A tight home may be easier to cool or heat, but it’s possible that you’re breathing unhealthy air because less air is getting exchanged between inside and outside. In addition, the products you bring home may throw off gases that aren’t healthy, in either the short or long term. Many people don’t know that these five common products can contribute to poor air quality indoors:
- Candles or oil-burning lanterns. Any candle or oil-burning lamp that creates soot is a potential problem inside your home. Unless they’re made from soy or beeswax, candles can leave behind soot, a byproduct of poor combustion, and create carbon monoxide (CO), in the same way that gas, oil, coal or wood-burning heaters or stoves can. The soot is a fine particle and can enter your lungs, where it can go deep into your tissue. You can also bring in CO when you park your car or lawnmower in an attached garage, even if you leave the connecting door to your home closed.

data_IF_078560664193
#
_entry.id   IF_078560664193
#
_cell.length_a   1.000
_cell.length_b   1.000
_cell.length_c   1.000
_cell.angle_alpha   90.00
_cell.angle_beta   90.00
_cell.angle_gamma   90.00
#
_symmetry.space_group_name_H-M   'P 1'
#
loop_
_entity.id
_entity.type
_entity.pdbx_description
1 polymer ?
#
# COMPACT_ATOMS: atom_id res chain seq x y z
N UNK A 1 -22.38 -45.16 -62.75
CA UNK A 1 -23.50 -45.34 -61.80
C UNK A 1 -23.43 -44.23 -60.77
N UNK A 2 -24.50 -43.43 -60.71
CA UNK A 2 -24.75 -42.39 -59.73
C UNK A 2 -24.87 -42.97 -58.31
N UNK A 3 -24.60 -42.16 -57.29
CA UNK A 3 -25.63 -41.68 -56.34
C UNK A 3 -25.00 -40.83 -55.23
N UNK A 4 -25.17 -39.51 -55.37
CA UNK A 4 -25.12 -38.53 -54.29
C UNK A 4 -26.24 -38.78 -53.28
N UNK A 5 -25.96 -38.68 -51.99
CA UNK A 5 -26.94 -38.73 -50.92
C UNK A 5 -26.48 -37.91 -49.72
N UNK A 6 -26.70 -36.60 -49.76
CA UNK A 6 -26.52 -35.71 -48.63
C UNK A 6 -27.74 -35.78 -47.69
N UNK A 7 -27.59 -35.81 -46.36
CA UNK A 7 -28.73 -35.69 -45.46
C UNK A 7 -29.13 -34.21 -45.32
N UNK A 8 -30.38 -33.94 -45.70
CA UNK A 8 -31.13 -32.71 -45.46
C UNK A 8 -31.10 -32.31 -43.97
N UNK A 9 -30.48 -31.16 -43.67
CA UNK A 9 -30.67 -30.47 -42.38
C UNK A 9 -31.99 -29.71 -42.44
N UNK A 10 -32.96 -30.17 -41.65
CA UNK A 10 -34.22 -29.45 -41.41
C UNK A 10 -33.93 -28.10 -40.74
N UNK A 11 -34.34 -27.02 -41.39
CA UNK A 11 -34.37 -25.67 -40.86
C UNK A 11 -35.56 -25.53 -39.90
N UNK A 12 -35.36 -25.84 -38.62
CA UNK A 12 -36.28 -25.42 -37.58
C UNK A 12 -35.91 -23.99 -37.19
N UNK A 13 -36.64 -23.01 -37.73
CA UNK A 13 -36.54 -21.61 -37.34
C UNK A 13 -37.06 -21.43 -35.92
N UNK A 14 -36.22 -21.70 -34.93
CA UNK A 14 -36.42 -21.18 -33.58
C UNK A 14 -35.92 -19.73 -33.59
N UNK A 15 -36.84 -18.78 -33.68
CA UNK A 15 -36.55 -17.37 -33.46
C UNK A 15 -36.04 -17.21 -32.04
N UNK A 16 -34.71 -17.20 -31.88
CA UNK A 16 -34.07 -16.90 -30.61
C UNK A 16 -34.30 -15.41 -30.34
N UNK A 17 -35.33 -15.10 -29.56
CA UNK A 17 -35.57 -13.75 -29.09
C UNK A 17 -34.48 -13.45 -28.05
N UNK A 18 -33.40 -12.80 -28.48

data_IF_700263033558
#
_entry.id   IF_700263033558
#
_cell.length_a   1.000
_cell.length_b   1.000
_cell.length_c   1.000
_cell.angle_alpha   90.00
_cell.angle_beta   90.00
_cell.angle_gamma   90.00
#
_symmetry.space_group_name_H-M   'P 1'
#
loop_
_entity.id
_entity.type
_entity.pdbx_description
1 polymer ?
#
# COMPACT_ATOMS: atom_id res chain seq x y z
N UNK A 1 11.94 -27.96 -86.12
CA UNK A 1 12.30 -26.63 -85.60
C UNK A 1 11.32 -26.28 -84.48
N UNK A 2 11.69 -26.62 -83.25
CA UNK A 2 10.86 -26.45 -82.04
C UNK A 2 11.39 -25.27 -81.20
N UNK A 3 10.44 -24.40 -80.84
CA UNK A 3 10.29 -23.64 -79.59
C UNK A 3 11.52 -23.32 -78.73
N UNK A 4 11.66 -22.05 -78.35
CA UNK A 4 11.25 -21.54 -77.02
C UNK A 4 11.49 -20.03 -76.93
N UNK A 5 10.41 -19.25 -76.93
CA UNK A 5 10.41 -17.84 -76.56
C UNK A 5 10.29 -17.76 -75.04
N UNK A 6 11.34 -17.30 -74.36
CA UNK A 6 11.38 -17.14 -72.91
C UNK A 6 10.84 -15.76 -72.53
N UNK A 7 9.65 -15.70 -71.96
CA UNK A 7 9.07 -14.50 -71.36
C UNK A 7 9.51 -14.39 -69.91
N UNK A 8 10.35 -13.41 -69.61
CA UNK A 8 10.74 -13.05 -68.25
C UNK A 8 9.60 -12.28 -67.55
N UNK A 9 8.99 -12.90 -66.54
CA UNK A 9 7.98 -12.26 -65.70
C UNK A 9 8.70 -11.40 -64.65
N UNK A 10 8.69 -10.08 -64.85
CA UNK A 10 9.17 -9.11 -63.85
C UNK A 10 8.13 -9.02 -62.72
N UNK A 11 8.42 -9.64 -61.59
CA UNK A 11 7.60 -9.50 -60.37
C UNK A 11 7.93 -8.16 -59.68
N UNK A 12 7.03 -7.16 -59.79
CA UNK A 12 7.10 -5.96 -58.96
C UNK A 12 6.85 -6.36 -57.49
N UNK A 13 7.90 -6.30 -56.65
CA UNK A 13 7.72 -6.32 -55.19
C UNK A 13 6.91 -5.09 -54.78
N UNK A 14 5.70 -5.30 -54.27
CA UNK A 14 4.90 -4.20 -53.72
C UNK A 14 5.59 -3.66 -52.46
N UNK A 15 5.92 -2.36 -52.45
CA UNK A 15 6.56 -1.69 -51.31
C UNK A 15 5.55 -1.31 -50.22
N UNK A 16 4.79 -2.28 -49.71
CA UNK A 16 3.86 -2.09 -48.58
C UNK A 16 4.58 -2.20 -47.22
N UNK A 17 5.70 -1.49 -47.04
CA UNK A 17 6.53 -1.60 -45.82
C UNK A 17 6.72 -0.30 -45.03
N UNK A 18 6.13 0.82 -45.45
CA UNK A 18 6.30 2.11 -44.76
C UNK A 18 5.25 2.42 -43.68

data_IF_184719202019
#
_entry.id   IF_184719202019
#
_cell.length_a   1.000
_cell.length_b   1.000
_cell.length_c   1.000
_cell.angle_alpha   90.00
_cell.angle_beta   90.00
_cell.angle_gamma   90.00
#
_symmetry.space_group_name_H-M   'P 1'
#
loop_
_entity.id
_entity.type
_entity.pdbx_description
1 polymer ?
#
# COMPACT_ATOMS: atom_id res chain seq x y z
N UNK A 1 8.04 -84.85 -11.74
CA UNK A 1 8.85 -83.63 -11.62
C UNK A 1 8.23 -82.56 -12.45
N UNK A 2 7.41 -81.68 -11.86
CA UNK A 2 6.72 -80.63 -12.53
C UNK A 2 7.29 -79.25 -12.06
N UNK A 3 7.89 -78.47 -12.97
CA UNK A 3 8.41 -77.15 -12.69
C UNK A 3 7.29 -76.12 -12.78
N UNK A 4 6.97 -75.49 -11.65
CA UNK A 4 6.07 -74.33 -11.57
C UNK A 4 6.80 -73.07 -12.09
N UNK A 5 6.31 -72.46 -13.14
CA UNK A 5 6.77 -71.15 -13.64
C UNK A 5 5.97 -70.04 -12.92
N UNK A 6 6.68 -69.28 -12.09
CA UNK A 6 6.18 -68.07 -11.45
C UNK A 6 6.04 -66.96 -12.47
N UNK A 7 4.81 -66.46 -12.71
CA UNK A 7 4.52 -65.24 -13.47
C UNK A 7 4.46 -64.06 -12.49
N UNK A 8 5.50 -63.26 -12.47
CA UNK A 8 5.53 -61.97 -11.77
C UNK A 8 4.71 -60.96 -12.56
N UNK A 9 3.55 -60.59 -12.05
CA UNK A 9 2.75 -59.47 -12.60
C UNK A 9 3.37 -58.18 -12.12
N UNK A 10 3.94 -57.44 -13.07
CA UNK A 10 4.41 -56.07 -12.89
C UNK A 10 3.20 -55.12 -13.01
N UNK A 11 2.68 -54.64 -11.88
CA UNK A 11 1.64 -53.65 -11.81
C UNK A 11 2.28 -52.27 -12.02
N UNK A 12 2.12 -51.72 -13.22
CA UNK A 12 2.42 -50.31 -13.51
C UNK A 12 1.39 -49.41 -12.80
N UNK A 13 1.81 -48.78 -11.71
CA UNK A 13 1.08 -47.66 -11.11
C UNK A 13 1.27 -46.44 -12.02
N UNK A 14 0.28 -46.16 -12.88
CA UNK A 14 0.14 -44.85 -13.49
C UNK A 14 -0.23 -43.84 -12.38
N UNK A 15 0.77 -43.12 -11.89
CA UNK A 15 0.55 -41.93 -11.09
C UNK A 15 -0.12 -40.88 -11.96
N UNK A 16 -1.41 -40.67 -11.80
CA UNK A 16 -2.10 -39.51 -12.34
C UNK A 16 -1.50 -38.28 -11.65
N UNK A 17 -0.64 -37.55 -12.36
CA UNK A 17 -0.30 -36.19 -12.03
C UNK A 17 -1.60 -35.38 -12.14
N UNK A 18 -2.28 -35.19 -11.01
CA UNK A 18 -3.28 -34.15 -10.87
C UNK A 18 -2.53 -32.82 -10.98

- Radon. Radon is a colorless and odorless gas that is second only to smoking as a cause for lung cancer. You can get inexpensive test kits to check your indoor air for this gas and take steps to stop the infiltration of radon into your home.
- Mold. Sometimes you can’t smell mold, especially if it’s growing under a wet carpet or damp drywall. Mold can be toxic, and like radon, test kits are available.
- Household cleaning chemicals. Sometimes the cleaners you use in your home are hazardous to your indoor air, and pets or small children can pick up the residues that common cleaning products leave behind. Making your own is easy with vinegar, baking soda, borax and other less toxic products.
- Air pollution. Because the San Joaquin Valley is surrounded by mountains, winter inversions and summer ozone levels build. Keeping your windows closed during air quality alerts helps you breathe cleaner air.
If you’re concerned about your indoor air quality, let Donald P. Dick Air Conditioning help you find solutions. We’ve been providing HVAC and indoor air quality services for the San Joaquin Valley for nearly 40 years.